Main Profile

At A Glance

Grammar of Romance - object pronouns in Vulgar Latin & the Romance languages

The next video in a series about the basic grammar of the Romance languages. This one introduces the personal object pronouns. The video moves along quickly, so feel free to pause & rewatch as needed, especially if you wish to view all of the comparative examples. "Weak" object pronouns are used with verbs. There are two types - direct objects (like *me in *me vides 'you see me') and indirect objects (like *mi in *mi dices 'you say to me'). Formal/polite subjects have a corresponding set of object pronouns. For example, Italian, Spanish and Portuguese all use a formal third-person subject to address you politely: Italian 'Lei canta' "you sing". Likewise, all three languages use a third-person object pronoun to talk about you politely when you are the object of the verb: Italian 'gli canto' "I sing to you". The object is called "reflexive" when it's identical to the subject: *me vidio "I see myself". The third-person reflexive object is unique: *illos vident "they see them" versus *se vident "they see themselves". "Strong" object pronouns are used with prepositions like *ad 'to', *cun 'with' and *in 'in': Portuguese 'a mim', French '? moi', Italian 'a me', Romanian 'la mine' for "to me". "The Grammar of Romance" has an associated website (free) and book ($). They offer even more explanations and examples: http://www.nativlang.com/romance-languages/ http://www.amazon.com/gp/product/1475246633/ref=as_li_ss_tl?ie=UTF8&tag=nativlangu-20 Music by Kevin MacLeod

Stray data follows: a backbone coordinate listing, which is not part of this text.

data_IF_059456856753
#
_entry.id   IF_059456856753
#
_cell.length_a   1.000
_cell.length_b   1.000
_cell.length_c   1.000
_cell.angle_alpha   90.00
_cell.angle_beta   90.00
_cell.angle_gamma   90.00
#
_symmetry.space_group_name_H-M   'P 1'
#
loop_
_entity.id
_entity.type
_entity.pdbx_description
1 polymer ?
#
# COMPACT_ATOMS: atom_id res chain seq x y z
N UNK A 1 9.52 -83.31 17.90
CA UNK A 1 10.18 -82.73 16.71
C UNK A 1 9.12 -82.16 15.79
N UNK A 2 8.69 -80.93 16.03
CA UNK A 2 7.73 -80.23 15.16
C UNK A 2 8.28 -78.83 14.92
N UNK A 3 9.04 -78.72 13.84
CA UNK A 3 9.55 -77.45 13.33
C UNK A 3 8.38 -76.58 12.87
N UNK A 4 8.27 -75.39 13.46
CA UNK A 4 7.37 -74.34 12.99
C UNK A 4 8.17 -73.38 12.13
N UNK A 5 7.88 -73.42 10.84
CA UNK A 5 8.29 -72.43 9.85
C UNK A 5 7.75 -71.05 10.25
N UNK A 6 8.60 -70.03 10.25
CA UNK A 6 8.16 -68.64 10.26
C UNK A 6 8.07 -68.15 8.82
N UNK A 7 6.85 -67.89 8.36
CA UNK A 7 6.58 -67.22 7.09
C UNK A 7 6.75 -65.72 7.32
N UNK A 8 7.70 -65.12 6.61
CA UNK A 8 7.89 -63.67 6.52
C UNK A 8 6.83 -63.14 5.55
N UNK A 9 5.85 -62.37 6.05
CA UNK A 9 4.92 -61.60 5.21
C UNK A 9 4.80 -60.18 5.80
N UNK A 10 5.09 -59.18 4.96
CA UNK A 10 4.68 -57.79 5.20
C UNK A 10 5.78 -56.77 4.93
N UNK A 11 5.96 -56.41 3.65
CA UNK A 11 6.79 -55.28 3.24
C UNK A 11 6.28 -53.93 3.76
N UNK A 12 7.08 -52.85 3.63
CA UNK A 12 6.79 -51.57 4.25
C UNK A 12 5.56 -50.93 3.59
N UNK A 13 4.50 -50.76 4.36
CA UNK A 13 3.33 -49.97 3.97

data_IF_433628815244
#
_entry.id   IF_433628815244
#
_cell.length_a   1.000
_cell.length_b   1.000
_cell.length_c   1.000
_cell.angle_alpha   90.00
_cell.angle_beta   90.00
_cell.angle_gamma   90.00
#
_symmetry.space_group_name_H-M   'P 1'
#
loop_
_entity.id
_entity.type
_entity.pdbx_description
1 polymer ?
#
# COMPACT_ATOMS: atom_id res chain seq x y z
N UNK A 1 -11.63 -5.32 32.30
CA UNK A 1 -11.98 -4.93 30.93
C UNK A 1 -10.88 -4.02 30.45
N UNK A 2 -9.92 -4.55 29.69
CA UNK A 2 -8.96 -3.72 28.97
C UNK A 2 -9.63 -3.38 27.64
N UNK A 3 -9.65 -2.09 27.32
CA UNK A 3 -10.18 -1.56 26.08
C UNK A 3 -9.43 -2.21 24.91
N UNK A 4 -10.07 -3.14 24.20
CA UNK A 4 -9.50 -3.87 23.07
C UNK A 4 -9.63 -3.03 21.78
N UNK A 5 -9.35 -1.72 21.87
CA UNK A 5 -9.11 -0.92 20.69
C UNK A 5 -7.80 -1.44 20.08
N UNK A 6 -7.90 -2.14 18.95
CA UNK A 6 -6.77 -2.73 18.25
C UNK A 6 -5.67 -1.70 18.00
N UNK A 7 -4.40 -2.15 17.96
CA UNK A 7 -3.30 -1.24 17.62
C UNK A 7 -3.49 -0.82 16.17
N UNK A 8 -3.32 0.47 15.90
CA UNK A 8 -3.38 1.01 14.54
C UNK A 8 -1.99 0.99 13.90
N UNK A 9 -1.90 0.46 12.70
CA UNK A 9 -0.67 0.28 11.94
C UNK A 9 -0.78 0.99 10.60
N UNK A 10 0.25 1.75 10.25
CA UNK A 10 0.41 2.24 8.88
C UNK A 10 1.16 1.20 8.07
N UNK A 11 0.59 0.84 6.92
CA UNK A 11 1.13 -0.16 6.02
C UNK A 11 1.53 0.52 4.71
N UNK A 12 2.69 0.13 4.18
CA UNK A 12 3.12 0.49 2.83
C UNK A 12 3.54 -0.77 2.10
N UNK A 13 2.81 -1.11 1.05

Length: 07:11

Contact

Questions about Grammar of Romance - object pronouns in Vulgar Latin & the Romance languages

Want more info about Grammar of Romance - object pronouns in Vulgar Latin & the Romance languages? Get free advice from education experts and Noodle community members.

  • Answer

Ask a New Question